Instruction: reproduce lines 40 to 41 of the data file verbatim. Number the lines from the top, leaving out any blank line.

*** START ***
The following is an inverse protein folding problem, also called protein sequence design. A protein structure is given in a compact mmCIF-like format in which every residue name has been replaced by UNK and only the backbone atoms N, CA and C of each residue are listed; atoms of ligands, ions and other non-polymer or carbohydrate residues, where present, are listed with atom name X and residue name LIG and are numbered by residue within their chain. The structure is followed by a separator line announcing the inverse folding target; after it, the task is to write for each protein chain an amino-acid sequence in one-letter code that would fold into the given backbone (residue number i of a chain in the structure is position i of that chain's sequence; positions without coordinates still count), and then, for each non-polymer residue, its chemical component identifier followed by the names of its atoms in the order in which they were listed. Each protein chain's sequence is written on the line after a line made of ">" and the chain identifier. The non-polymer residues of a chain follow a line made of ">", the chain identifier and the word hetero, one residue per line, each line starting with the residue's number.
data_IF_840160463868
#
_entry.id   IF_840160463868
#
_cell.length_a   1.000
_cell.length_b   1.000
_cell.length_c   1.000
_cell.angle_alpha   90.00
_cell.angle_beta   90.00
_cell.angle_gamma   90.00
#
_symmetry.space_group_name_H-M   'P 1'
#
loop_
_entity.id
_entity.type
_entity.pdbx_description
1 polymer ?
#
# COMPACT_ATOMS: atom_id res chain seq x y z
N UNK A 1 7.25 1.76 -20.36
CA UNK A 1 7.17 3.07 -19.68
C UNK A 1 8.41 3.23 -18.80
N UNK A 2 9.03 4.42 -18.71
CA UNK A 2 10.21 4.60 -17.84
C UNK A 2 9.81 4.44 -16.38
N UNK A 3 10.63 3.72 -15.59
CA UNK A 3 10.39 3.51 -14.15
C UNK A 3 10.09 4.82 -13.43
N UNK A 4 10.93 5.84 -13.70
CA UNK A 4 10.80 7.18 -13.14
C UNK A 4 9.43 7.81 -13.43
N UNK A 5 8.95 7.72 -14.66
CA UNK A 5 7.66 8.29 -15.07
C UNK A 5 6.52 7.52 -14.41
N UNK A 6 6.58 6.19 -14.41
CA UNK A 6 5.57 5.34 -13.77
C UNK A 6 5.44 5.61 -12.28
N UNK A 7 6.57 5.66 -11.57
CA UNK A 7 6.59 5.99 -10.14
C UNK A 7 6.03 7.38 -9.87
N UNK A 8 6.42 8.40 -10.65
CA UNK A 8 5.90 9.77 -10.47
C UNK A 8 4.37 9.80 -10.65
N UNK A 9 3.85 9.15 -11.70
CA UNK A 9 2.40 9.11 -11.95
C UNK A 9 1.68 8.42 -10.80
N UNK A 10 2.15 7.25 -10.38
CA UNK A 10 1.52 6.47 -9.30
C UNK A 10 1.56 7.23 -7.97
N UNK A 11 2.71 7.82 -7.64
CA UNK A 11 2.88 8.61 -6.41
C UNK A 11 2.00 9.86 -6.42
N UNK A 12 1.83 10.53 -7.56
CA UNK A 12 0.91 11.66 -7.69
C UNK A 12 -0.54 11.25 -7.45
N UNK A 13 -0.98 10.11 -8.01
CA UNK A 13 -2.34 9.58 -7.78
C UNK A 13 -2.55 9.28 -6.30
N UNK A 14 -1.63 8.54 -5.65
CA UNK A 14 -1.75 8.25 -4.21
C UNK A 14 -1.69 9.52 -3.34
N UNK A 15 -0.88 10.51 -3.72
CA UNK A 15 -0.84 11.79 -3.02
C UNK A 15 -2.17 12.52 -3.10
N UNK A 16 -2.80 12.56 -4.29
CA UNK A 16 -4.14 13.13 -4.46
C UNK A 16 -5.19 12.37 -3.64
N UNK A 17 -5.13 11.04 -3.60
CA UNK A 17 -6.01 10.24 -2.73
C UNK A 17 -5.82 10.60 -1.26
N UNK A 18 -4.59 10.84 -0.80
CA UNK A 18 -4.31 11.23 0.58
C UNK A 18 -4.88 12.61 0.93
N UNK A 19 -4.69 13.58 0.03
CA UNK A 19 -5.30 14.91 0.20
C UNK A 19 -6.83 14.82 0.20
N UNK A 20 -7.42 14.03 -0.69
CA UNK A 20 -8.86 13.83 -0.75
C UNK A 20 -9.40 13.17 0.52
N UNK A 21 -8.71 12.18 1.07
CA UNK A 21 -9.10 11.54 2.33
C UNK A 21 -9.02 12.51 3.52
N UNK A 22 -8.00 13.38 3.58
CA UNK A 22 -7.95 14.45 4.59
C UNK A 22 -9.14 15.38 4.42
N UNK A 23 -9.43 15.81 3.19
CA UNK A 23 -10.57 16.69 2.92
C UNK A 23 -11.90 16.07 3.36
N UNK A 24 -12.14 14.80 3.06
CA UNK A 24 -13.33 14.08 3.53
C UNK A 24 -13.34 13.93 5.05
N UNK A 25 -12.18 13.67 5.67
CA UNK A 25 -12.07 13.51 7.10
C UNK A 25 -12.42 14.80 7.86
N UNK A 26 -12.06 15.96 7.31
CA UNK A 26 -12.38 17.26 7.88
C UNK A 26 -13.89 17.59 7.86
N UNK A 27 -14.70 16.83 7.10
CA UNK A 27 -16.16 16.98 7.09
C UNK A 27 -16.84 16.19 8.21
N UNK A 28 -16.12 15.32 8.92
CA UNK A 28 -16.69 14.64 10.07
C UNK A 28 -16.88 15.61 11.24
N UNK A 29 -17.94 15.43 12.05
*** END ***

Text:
N UNK A 7 6.57 5.66 -11.57
CA UNK A 7 6.59 5.99 -10.14